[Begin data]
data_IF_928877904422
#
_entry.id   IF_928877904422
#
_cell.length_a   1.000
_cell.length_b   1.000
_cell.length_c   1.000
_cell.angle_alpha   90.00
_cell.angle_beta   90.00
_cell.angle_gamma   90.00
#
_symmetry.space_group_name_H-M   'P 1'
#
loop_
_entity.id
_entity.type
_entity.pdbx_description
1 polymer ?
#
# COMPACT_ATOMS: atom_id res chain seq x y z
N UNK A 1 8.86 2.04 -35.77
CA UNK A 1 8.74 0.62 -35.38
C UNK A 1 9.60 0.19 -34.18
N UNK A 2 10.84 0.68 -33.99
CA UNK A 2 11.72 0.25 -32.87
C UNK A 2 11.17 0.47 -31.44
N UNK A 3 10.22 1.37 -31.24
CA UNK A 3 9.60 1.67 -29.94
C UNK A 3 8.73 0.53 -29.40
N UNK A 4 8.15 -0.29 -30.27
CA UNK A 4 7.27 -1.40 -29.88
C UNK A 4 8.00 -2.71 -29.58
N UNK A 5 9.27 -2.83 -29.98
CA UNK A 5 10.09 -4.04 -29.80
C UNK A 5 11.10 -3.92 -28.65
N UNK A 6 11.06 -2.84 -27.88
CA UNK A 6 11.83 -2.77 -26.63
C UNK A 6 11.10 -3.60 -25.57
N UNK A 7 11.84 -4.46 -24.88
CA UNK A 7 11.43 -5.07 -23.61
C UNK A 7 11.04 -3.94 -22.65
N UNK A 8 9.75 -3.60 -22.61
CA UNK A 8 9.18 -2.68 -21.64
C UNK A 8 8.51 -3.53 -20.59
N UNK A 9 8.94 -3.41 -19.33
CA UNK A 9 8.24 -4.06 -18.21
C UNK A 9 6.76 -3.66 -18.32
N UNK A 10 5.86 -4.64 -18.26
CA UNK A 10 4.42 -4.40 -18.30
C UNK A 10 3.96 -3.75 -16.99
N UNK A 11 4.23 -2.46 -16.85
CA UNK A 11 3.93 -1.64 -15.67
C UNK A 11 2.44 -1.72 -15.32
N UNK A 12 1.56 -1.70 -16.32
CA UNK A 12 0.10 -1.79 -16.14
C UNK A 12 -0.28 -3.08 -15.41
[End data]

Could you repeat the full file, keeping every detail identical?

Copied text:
data_IF_928877904422
#
_entry.id   IF_928877904422
#
_cell.length_a   1.000
_cell.length_b   1.000
_cell.length_c   1.000
_cell.angle_alpha   90.00
_cell.angle_beta   90.00
_cell.angle_gamma   90.00
#
_symmetry.space_group_name_H-M   'P 1'
#
loop_
_entity.id
_entity.type
_entity.pdbx_description
1 polymer ?
#
# COMPACT_ATOMS: atom_id res chain seq x y z
N UNK A 1 8.86 2.04 -35.77
CA UNK A 1 8.74 0.62 -35.38
C UNK A 1 9.60 0.19 -34.18
N UNK A 2 10.84 0.68 -33.99
CA UNK A 2 11.72 0.25 -32.87
C UNK A 2 11.17 0.47 -31.44
N UNK A 3 10.22 1.37 -31.24
CA UNK A 3 9.60 1.67 -29.94
C UNK A 3 8.73 0.53 -29.40
N UNK A 4 8.15 -0.29 -30.27
CA UNK A 4 7.27 -1.40 -29.88
C UNK A 4 8.00 -2.71 -29.58
N UNK A 5 9.27 -2.83 -29.98
CA UNK A 5 10.09 -4.04 -29.80
C UNK A 5 11.10 -3.92 -28.65
N UNK A 6 11.06 -2.84 -27.88
CA UNK A 6 11.83 -2.77 -26.63
C UNK A 6 11.10 -3.60 -25.57
N UNK A 7 11.84 -4.46 -24.88
CA UNK A 7 11.43 -5.07 -23.61
C UNK A 7 11.04 -3.94 -22.65
N UNK A 8 9.75 -3.60 -22.61
CA UNK A 8 9.18 -2.68 -21.64
C UNK A 8 8.51 -3.53 -20.59
N UNK A 9 8.94 -3.41 -19.33
CA UNK A 9 8.24 -4.06 -18.21
C UNK A 9 6.76 -3.66 -18.32
N UNK A 10 5.86 -4.64 -18.26
CA UNK A 10 4.42 -4.40 -18.30
C UNK A 10 3.96 -3.75 -16.99
N UNK A 11 4.23 -2.46 -16.85
CA UNK A 11 3.93 -1.64 -15.67
C UNK A 11 2.44 -1.72 -15.32
N UNK A 12 1.56 -1.70 -16.32
CA UNK A 12 0.10 -1.79 -16.14
C UNK A 12 -0.28 -3.08 -15.41